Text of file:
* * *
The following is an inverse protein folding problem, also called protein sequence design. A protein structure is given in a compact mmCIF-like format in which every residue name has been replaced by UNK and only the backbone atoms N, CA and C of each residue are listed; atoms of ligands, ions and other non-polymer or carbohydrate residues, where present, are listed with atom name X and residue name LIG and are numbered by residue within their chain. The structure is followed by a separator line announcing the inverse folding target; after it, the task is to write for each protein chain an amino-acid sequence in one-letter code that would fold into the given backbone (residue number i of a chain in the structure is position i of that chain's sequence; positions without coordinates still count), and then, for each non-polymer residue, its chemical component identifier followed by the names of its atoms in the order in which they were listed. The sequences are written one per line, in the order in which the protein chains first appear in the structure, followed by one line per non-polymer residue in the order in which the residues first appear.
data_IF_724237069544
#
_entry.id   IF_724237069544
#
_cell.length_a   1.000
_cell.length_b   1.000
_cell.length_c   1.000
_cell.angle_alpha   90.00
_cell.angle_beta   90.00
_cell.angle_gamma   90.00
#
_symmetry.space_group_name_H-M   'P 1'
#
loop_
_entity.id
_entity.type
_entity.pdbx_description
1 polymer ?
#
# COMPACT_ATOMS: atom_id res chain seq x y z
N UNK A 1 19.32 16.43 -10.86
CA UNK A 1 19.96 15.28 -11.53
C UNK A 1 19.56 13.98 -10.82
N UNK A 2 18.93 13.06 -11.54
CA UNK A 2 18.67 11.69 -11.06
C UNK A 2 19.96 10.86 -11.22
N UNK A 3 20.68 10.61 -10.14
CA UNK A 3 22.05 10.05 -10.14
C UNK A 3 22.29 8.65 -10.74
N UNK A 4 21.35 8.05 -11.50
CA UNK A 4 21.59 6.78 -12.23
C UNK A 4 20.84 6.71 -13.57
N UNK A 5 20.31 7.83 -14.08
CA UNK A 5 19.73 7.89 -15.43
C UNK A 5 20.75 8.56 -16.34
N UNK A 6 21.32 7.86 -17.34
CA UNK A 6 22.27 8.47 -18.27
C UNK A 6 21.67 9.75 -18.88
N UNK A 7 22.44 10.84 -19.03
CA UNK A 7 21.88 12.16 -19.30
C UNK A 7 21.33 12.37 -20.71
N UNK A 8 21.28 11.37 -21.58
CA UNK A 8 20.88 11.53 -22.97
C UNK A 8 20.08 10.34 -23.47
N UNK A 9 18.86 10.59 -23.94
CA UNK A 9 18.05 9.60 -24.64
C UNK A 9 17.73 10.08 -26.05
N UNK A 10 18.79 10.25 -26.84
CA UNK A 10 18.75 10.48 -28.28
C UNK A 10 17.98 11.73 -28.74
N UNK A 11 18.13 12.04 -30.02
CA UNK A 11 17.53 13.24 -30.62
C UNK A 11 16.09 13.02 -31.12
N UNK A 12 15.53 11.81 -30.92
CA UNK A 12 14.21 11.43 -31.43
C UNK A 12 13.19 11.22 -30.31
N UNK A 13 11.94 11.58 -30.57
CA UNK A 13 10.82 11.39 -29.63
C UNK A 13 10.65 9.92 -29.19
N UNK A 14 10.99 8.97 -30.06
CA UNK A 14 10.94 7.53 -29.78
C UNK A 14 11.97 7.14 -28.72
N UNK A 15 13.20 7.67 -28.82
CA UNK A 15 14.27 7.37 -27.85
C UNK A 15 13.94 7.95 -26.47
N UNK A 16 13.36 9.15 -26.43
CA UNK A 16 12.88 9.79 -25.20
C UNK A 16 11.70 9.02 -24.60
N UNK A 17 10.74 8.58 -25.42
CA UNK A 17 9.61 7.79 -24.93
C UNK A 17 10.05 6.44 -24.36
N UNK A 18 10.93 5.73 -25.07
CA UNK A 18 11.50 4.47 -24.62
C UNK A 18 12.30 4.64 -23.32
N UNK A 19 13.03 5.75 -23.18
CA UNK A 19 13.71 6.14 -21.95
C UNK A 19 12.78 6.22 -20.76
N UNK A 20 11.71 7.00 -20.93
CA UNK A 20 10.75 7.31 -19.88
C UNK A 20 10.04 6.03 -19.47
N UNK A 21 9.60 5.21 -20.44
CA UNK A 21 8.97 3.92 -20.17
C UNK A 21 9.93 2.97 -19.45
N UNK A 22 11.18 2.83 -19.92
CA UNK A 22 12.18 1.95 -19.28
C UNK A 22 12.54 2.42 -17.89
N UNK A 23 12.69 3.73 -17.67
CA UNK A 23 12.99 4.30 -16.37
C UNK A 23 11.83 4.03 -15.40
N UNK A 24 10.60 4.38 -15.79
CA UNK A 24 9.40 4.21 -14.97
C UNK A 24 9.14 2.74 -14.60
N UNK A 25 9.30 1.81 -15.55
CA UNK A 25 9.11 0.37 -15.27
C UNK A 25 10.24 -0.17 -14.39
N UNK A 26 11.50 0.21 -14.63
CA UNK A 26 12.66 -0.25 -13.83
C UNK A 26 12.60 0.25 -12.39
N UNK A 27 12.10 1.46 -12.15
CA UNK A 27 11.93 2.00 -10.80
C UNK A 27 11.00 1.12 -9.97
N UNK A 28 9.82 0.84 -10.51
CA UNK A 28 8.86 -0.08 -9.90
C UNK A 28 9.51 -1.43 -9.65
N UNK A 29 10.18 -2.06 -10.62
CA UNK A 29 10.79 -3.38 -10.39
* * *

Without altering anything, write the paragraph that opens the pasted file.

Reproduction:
The following is an inverse protein folding problem, also called protein sequence design. A protein structure is given in a compact mmCIF-like format in which every residue name has been replaced by UNK and only the backbone atoms N, CA and C of each residue are listed; atoms of ligands, ions and other non-polymer or carbohydrate residues, where present, are listed with atom name X and residue name LIG and are numbered by residue within their chain. The structure is followed by a separator line announcing the inverse folding target; after it, the task is to write for each protein chain an amino-acid sequence in one-letter code that would fold into the given backbone (residue number i of a chain in the structure is position i of that chain's sequence; positions without coordinates still count), and then, for each non-polymer residue, its chemical component identifier followed by the names of its atoms in the order in which they were listed. The sequences are written one per line, in the order in which the protein chains first appear in the structure, followed by one line per non-polymer residue in the order in which the residues first appear.